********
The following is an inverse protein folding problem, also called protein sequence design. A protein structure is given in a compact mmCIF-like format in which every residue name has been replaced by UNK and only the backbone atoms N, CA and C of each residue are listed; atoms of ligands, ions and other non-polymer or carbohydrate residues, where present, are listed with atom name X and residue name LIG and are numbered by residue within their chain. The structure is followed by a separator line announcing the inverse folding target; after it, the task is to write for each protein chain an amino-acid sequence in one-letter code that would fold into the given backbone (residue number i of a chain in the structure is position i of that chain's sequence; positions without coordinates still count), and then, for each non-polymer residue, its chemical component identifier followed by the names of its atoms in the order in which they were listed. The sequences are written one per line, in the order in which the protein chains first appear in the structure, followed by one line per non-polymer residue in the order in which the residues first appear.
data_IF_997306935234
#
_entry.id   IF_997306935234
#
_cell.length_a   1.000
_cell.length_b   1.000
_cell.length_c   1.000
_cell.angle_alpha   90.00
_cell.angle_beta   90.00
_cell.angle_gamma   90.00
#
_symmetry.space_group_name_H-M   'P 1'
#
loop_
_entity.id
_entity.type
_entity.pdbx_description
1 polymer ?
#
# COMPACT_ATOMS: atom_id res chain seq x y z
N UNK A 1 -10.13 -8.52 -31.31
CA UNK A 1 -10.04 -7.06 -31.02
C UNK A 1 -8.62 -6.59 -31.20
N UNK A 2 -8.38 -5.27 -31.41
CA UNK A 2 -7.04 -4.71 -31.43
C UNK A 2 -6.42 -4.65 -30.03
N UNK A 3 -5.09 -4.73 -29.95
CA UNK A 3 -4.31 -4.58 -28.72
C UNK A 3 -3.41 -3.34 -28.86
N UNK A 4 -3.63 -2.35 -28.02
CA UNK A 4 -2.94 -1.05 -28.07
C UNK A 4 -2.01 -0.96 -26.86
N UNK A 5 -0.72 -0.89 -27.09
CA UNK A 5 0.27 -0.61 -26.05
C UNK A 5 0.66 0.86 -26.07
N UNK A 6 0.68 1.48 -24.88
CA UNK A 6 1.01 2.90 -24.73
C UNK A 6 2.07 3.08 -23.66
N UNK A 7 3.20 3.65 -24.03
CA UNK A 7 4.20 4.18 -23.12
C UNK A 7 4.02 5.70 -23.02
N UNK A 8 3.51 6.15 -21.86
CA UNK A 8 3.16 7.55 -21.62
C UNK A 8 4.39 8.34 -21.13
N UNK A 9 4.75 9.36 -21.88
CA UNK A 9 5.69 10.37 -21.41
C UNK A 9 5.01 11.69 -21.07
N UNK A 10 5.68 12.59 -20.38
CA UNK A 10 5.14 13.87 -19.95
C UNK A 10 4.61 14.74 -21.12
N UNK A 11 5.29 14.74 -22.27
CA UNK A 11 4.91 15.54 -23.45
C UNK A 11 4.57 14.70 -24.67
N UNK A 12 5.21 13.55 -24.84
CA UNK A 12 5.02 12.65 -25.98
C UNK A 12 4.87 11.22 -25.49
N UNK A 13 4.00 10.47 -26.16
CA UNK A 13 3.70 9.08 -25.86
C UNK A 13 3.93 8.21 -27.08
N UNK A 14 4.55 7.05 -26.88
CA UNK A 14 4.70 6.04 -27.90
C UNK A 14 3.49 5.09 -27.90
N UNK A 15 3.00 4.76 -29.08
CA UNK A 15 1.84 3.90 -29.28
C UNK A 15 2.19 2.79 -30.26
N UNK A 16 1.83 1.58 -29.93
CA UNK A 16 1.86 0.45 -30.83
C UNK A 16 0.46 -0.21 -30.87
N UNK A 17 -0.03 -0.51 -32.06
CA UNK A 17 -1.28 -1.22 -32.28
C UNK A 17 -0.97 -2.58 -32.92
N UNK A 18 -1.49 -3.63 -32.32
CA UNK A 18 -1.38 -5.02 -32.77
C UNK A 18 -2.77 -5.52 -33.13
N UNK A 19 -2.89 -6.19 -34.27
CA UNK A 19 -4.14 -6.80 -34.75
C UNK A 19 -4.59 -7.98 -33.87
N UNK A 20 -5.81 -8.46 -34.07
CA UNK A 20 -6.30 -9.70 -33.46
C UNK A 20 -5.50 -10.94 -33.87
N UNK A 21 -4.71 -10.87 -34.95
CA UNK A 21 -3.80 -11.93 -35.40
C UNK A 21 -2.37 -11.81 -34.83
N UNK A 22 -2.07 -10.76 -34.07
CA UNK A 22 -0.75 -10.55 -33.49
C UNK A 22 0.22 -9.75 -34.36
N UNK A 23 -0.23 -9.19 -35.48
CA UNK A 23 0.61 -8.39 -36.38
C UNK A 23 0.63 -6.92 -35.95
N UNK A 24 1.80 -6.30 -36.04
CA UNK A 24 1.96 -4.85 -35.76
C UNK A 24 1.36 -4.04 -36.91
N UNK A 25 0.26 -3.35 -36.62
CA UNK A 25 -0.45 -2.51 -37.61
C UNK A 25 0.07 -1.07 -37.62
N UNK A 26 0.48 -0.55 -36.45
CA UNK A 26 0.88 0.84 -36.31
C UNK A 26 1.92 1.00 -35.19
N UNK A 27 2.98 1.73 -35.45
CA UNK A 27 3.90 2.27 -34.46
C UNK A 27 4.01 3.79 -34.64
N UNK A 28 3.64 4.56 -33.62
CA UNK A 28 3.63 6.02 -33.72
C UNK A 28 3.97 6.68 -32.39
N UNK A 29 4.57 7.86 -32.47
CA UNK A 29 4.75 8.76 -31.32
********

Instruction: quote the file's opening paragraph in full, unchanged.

The following is an inverse protein folding problem, also called protein sequence design. A protein structure is given in a compact mmCIF-like format in which every residue name has been replaced by UNK and only the backbone atoms N, CA and C of each residue are listed; atoms of ligands, ions and other non-polymer or carbohydrate residues, where present, are listed with atom name X and residue name LIG and are numbered by residue within their chain. The structure is followed by a separator line announcing the inverse folding target; after it, the task is to write for each protein chain an amino-acid sequence in one-letter code that would fold into the given backbone (residue number i of a chain in the structure is position i of that chain's sequence; positions without coordinates still count), and then, for each non-polymer residue, its chemical component identifier followed by the names of its atoms in the order in which they were listed. The sequences are written one per line, in the order in which the protein chains first appear in the structure, followed by one line per non-polymer residue in the order in which the residues first appear.